A high standard is expected of professional conduct and integrity within a Doctor-patient relationship.
Written by Michael Gorton AM, Principal at Russell Kennedy Lawyers and Laura Haffenden, Law Student
The relationship is personal, with high regard to privacy and respect for a patient’s best interest and needs. Doctors work in close proximity to their patients to provide them with the adequate care they require. These relationships can evolve as treatment progresses, some long-term some short-term, creating an atmosphere where patients become reliant on the information and treatment of their doctors.
The medical industry maintains a strong moral compass with regard to what conduct towards patients is appropriate and inappropriate. However, there are circumstances where doctors are faced with predicaments in which patients actions are unacceptable, and these may be the situations where it may be necessary for doctors to terminate doctor-patient relationships.
Some patients can become vulnerable and familiar. During these times patients may misinterpret or perceive a doctors role to be beyond the ordinary boundaries, and request actions beyond their ordinary scope. This may include displaying emotions or make advancements that are not appropriate in that relationship. There must be safeguards for doctors in these situations where their service and roles within this relationship may be compromised by acts of aggression, sexual propositions and requests for relations outside common expectations. It may be necessary for doctors to assess what can be done in these circumstances to end a doctor-patient relationship.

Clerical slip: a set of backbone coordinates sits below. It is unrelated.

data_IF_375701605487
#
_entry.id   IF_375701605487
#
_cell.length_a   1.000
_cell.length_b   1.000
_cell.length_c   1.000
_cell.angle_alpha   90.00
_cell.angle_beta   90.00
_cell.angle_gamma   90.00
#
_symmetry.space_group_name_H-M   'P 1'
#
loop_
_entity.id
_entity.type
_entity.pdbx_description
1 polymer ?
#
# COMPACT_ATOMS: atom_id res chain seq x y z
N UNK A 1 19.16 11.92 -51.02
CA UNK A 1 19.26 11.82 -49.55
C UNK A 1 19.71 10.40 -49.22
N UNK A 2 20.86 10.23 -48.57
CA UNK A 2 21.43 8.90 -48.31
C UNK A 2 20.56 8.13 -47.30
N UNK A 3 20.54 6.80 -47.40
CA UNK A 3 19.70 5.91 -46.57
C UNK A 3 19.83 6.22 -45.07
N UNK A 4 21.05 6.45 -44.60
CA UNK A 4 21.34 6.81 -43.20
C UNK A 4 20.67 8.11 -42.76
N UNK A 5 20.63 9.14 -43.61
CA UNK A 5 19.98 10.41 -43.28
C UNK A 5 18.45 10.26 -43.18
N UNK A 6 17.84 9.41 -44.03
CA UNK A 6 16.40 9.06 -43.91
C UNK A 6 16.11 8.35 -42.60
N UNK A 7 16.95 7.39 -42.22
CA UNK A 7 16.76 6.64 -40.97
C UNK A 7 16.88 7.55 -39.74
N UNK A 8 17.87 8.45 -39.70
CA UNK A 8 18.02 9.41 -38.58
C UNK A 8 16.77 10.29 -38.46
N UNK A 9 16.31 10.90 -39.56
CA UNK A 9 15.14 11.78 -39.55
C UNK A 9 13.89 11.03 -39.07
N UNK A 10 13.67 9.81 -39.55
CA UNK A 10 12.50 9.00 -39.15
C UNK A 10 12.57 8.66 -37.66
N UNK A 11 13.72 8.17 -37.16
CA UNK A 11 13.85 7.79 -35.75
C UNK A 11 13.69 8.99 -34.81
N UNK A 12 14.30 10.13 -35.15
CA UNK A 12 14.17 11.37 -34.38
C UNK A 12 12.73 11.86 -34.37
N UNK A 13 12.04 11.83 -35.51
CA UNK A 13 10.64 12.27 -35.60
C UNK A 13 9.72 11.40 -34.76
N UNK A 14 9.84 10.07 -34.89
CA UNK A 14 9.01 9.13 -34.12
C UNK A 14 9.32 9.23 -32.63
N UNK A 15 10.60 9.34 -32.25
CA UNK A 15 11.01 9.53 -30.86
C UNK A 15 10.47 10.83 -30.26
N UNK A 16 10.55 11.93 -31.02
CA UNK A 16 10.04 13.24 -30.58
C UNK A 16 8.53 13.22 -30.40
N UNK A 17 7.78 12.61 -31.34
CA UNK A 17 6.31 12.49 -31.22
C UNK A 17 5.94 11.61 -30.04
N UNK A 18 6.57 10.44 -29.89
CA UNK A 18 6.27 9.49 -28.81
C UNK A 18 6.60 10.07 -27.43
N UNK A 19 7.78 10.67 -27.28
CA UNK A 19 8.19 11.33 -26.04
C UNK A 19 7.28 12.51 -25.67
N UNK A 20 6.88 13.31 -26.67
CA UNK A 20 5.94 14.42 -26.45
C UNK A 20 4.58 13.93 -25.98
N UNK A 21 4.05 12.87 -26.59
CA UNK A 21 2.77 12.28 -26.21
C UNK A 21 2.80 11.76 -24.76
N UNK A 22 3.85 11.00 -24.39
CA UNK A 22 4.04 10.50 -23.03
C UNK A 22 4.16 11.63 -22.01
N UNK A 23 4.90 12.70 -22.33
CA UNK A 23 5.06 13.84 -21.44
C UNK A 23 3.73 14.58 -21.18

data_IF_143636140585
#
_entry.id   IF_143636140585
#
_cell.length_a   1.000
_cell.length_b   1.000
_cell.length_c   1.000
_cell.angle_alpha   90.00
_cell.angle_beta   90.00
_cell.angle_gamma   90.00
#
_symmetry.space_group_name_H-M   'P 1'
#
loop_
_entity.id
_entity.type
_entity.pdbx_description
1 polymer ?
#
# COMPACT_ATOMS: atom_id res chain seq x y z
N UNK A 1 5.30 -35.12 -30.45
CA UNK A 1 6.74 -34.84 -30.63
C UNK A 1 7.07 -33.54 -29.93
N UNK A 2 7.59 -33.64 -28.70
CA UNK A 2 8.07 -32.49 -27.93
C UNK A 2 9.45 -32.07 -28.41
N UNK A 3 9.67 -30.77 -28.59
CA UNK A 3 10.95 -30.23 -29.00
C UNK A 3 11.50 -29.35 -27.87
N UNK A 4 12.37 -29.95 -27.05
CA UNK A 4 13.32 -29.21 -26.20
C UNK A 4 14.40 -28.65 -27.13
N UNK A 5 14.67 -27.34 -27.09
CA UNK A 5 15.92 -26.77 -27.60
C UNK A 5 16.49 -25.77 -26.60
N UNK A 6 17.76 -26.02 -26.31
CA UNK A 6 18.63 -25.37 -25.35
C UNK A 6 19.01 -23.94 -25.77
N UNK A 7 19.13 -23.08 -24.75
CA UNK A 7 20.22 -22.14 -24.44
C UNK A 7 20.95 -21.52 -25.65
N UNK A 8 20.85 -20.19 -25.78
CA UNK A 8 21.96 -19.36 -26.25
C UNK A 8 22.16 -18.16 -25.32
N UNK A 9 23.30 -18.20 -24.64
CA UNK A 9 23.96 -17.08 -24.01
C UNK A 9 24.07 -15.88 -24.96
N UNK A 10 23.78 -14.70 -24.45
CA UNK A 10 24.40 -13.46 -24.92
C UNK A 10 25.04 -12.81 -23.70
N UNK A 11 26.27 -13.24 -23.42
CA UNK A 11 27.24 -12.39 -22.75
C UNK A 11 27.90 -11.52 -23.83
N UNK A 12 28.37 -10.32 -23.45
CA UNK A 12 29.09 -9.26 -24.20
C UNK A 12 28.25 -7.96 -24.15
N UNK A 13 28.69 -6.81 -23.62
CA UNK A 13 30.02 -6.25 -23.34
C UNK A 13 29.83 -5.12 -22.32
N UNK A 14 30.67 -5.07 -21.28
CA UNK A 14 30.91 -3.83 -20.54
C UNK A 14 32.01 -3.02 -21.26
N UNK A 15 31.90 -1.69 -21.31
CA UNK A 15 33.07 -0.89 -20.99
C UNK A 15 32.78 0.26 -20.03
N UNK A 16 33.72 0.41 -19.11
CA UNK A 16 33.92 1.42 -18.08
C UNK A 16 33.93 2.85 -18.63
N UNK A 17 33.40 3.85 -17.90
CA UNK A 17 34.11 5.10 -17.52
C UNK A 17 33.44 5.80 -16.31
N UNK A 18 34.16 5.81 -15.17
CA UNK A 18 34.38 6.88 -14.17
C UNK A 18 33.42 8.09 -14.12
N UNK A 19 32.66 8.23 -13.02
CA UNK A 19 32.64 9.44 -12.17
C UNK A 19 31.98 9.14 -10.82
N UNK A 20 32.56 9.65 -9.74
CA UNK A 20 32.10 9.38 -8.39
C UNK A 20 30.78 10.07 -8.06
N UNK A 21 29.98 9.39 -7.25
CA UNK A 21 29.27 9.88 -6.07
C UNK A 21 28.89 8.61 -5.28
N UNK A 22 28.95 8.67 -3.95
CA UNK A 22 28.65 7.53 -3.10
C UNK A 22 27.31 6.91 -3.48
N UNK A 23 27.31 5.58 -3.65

The decision to say no to patients may be daunting and uncomfortable. Explaining and outlining the boundaries of the professional relationship must be communicated to a patient. Where these boundaries are overstepped by a patient, a doctor must endeavour to clearly communicate that the patient has overstepped, and request that those actions not be repeated.
Communicating openly and honestly may enable a doctor to avoid making the patient feel as though it is a personal affront or rejection.
In assessing how the situation can be resolved, a doctor may seek advice of senior colleagues or relevant medical defence organisations.
A formal process must be initiated where a doctor wishes to discharge their care of a patient or transfer the care to another practitioner. Contact and conduct outside of the treating relationship should be reported, and documented. Letter responses to the patient, and the date of specific conversations may also need to be factually documented. A doctors actions must adhere to the relevant Medical Code of Practice, and their conduct must follow any legal and professional obligations. Discussions of alternative practices or practitioners, between the doctor and patient may be necessary, with a list of alternatives to be provided. A reasonable deadline to make other medical treatment arrangements must be provided, and all relevant documents should be transferred. Practice staff should be advised as to the change.
Where the patient requires immediate or emergency medical attention a doctor holds a professional and ethical duty to assist. Where a patient is undergoing immediate or advanced medical treatment for a long term illness, a doctor may be required to render or continue treatment until such a time as a shift in practitioners would not negatively impact a patient’s outcome. Further a doctor should seek to keep in mind the best interest of the patient, to avoid a lapse in care and avoid negligence where a doctor-patient relationship ceases. There must be compliance with providing a patient with information in regards to follow up on any further care.
These circumstances are never easy, but are sometimes necessary and unavoidable.